Georgia election officials expect to release a report Thursday on a hand tally of the presidential race, and they have repeatedly said they expect it to affirm Democrat Joe Biden’s narrow lead over Republican President Donald Trump.
The hand tally of about 5 million votes stemmed from an audit required by a new state law and wasn’t in response to any suspected problems with the state’s results or an official recount request. The state has until Friday to certify results that have been certified and submitted by the counties.
The counties were supposed to finish the hand count by 11:59 p.m. Wednesday. Gabriel Sterling, who oversaw the implementation of the state’s new voting system, said he expected the secretary of state’s office to put out a report on the results by midday Thursday.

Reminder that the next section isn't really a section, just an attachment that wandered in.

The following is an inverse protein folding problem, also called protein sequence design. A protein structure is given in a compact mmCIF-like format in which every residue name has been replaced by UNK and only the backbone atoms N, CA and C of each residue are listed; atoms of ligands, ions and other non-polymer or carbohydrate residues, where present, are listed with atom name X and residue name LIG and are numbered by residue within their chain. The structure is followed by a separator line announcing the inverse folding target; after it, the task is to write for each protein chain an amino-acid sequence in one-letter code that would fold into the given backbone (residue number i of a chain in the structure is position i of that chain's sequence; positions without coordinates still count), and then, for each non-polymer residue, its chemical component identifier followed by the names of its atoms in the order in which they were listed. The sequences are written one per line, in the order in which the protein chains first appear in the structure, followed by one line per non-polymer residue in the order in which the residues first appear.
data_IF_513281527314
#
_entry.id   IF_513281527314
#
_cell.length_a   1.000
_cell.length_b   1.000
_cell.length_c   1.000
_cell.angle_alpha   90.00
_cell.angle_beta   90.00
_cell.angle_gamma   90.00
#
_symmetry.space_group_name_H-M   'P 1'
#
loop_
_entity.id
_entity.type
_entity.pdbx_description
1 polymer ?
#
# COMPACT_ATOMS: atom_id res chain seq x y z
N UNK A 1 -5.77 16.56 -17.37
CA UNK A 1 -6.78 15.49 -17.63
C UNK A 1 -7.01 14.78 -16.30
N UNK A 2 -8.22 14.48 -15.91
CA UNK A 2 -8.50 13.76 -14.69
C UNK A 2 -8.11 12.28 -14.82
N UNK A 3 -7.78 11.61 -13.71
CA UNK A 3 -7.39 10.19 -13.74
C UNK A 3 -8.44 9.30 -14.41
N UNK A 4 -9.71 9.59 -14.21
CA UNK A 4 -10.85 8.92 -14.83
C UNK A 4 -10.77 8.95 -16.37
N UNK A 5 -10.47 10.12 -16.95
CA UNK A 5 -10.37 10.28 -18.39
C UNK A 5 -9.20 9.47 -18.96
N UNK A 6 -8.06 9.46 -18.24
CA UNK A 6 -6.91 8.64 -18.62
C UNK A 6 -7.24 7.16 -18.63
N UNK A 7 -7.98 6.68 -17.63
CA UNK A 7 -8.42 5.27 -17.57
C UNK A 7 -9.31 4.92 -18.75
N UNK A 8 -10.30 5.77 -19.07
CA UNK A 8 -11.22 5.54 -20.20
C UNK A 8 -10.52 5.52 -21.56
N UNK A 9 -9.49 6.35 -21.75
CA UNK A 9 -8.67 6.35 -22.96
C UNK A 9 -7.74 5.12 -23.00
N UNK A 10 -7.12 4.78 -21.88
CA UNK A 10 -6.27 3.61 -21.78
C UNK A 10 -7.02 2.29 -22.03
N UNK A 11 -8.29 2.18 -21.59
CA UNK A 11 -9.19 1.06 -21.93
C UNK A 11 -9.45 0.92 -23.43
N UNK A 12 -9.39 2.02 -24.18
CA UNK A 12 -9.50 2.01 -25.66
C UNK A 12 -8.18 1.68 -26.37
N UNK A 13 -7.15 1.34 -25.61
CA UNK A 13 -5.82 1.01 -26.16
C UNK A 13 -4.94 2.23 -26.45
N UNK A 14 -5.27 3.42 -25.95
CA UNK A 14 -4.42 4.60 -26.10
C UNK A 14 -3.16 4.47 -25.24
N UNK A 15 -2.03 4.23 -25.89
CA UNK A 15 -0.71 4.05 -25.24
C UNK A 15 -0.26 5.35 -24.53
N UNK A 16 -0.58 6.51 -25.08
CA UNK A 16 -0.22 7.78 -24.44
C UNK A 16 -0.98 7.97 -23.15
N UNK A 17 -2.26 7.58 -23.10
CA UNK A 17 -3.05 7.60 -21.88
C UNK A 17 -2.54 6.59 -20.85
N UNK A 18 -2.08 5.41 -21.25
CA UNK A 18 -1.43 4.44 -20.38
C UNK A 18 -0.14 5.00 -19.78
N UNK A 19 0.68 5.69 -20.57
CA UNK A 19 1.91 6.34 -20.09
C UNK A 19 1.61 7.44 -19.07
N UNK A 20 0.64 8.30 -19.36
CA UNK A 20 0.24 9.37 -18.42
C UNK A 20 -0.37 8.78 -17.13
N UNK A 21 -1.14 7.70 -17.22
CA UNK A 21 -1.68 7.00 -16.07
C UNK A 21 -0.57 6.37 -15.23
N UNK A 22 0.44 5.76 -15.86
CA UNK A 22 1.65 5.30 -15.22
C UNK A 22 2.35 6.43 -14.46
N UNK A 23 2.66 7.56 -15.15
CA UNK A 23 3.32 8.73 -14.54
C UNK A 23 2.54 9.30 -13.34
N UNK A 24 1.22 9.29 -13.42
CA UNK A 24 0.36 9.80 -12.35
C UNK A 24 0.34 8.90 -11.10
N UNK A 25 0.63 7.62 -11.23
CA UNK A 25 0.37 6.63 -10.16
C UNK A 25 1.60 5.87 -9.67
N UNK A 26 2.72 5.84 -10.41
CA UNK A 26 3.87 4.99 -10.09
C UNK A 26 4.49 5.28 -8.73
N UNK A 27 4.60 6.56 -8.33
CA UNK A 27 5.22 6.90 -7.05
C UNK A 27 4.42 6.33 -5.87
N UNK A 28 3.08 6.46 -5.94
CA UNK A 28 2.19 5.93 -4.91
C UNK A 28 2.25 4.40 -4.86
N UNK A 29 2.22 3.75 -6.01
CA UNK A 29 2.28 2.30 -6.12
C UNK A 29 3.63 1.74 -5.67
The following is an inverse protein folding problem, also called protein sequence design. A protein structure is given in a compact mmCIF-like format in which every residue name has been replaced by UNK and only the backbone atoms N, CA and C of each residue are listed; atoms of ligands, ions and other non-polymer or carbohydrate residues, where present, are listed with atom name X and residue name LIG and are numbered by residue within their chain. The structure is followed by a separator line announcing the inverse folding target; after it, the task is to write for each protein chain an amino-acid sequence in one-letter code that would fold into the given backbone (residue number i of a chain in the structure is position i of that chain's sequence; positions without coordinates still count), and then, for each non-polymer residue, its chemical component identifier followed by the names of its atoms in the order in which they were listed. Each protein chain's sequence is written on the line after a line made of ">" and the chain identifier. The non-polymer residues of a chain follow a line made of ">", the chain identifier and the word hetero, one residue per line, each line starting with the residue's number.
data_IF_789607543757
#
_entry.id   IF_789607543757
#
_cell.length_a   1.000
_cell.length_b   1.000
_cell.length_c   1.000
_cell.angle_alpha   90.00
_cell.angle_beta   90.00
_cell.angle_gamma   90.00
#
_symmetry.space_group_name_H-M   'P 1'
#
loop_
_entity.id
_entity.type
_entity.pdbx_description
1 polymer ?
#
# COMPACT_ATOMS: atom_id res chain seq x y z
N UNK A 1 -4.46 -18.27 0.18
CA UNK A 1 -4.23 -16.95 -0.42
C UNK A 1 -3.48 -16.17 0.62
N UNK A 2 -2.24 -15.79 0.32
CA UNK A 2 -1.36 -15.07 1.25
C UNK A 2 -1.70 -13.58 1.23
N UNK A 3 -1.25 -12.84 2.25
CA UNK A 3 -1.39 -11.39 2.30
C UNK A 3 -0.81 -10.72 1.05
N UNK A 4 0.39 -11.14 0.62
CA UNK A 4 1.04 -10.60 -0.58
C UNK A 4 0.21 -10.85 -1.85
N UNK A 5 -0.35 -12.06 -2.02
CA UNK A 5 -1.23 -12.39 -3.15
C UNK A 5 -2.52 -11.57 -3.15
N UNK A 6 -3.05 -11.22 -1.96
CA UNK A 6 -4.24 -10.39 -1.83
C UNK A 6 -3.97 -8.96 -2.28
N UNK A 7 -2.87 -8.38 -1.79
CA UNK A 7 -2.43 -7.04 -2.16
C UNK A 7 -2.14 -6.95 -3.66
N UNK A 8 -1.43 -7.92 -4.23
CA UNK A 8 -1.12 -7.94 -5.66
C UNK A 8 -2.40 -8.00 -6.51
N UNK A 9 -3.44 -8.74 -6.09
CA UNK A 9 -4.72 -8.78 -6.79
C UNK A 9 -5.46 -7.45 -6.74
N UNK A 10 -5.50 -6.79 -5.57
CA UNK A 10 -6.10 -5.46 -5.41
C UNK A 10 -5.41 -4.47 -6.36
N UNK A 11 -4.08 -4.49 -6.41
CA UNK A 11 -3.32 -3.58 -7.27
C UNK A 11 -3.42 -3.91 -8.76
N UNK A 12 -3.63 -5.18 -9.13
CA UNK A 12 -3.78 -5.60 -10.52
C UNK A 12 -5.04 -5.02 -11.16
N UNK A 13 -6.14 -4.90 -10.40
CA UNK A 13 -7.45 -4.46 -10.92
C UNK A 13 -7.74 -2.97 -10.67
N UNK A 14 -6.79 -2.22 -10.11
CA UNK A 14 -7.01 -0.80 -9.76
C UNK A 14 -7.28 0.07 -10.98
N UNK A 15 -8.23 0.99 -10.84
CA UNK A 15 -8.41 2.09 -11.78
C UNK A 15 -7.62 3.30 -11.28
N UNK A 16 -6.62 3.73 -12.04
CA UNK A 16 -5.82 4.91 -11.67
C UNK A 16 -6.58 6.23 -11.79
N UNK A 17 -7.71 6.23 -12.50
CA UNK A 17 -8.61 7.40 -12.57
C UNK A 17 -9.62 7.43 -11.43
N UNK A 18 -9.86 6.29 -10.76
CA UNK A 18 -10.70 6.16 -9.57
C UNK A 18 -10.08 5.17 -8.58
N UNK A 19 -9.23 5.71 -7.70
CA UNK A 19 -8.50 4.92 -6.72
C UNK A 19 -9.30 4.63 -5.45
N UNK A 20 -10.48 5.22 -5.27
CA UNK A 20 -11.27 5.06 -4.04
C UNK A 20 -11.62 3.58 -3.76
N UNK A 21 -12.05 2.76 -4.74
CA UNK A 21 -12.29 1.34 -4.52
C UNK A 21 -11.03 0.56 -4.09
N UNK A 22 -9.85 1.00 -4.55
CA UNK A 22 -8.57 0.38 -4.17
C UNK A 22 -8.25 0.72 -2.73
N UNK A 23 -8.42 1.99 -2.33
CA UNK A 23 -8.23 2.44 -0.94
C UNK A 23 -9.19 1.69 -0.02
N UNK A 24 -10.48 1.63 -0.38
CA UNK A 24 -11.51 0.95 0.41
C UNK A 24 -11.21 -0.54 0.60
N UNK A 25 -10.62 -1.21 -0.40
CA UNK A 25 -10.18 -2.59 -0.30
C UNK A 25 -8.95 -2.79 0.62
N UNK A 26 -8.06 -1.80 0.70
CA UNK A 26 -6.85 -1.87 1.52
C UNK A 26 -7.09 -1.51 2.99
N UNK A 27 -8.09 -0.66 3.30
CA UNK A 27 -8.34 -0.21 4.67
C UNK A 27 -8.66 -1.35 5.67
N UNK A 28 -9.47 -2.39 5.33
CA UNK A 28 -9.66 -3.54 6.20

Once the state certifies the election results, the losing campaign has two business days to request a recount if the margin remains within 0.5 per cent. That recount would be done using scanners that read and tally the votes and would be paid for by the counties, Sterling said.
It was up to Secretary of State Brad Raffensperger to select the race to be audited, and he said the presidential race made the most sense because of its significance and the tight margin separating the candidates. Because of that small margin, Raffensperger said a full hand recount was necessary.
Going into the hand tally, Biden led Trump by a margin of about 14,000 votes. Previously uncounted ballots discovered in four counties during the hand count will reduce that margin to about 12,800, Sterling said.
Other counties found slight differences in results as they did their hand counts, and state election officials had consistently said that was to be expected.
The Associated Press has not declared a winner in Georgia, where Biden led Trump by about 0.3 percentage points. There is no mandatory recount law in Georgia, but state law provides that option to a trailing candidate if the margin is less than 0.5 percentage points. It is AP’s practice not to call a race that is — or is likely to become — subject to a recount.